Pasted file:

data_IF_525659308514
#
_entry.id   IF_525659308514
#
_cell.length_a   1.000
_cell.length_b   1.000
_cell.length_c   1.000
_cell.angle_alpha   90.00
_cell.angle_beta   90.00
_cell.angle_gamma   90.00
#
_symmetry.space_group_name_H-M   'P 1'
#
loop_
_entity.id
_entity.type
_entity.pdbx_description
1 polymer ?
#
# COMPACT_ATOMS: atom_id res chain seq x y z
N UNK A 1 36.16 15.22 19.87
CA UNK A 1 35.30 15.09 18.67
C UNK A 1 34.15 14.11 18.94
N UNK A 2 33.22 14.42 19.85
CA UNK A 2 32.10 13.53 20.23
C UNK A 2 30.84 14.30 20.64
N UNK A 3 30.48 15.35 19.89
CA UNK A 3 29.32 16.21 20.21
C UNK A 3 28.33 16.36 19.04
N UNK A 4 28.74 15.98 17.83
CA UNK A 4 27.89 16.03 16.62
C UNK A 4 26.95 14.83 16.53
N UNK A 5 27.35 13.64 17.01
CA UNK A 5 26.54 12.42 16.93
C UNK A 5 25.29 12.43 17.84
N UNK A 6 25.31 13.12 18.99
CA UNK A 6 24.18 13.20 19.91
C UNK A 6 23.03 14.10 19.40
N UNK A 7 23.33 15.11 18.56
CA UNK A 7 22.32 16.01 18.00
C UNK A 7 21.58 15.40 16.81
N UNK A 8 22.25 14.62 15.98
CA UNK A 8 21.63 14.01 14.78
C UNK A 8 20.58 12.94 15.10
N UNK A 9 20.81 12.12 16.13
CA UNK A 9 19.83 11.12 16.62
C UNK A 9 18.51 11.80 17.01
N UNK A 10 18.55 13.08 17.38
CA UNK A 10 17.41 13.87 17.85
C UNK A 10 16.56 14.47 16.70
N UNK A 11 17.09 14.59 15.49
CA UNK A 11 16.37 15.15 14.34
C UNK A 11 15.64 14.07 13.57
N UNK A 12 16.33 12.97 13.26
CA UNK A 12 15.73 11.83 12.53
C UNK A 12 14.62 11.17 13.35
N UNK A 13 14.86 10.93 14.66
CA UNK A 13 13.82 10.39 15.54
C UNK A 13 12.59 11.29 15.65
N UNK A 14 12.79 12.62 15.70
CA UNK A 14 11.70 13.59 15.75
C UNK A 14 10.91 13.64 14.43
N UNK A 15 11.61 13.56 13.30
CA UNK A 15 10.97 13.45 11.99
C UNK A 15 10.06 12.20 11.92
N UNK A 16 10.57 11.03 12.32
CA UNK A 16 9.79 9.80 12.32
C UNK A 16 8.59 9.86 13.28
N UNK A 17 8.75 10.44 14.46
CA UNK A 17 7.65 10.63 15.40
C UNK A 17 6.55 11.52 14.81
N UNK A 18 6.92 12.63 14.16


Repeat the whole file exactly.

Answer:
data_IF_525659308514
#
_entry.id   IF_525659308514
#
_cell.length_a   1.000
_cell.length_b   1.000
_cell.length_c   1.000
_cell.angle_alpha   90.00
_cell.angle_beta   90.00
_cell.angle_gamma   90.00
#
_symmetry.space_group_name_H-M   'P 1'
#
loop_
_entity.id
_entity.type
_entity.pdbx_description
1 polymer ?
#
# COMPACT_ATOMS: atom_id res chain seq x y z
N UNK A 1 36.16 15.22 19.87
CA UNK A 1 35.30 15.09 18.67
C UNK A 1 34.15 14.11 18.94
N UNK A 2 33.22 14.42 19.85
CA UNK A 2 32.10 13.53 20.23
C UNK A 2 30.84 14.30 20.64
N UNK A 3 30.48 15.35 19.89
CA UNK A 3 29.32 16.21 20.21
C UNK A 3 28.33 16.36 19.04
N UNK A 4 28.74 15.98 17.83
CA UNK A 4 27.89 16.03 16.62
C UNK A 4 26.95 14.83 16.53
N UNK A 5 27.35 13.64 17.01
CA UNK A 5 26.54 12.42 16.93
C UNK A 5 25.29 12.43 17.84
N UNK A 6 25.31 13.12 18.99
CA UNK A 6 24.18 13.20 19.91
C UNK A 6 23.03 14.10 19.40
N UNK A 7 23.33 15.11 18.56
CA UNK A 7 22.32 16.01 18.00
C UNK A 7 21.58 15.40 16.81
N UNK A 8 22.25 14.62 15.98
CA UNK A 8 21.63 14.01 14.78
C UNK A 8 20.58 12.94 15.10
N UNK A 9 20.81 12.12 16.13
CA UNK A 9 19.83 11.12 16.62
C UNK A 9 18.51 11.80 17.01
N UNK A 10 18.55 13.08 17.38
CA UNK A 10 17.41 13.87 17.85
C UNK A 10 16.56 14.47 16.70
N UNK A 11 17.09 14.59 15.49
CA UNK A 11 16.37 15.15 14.34
C UNK A 11 15.64 14.07 13.57
N UNK A 12 16.33 12.97 13.26
CA UNK A 12 15.73 11.83 12.53
C UNK A 12 14.62 11.17 13.35
N UNK A 13 14.86 10.93 14.66
CA UNK A 13 13.82 10.39 15.54
C UNK A 13 12.59 11.29 15.65
N UNK A 14 12.79 12.62 15.70
CA UNK A 14 11.70 13.59 15.75
C UNK A 14 10.91 13.64 14.43
N UNK A 15 11.61 13.56 13.30
CA UNK A 15 10.97 13.45 11.99
C UNK A 15 10.06 12.20 11.92
N UNK A 16 10.57 11.03 12.32
CA UNK A 16 9.79 9.80 12.32
C UNK A 16 8.59 9.86 13.28
N UNK A 17 8.75 10.44 14.46
CA UNK A 17 7.65 10.63 15.40
C UNK A 17 6.55 11.52 14.81
N UNK A 18 6.92 12.63 14.16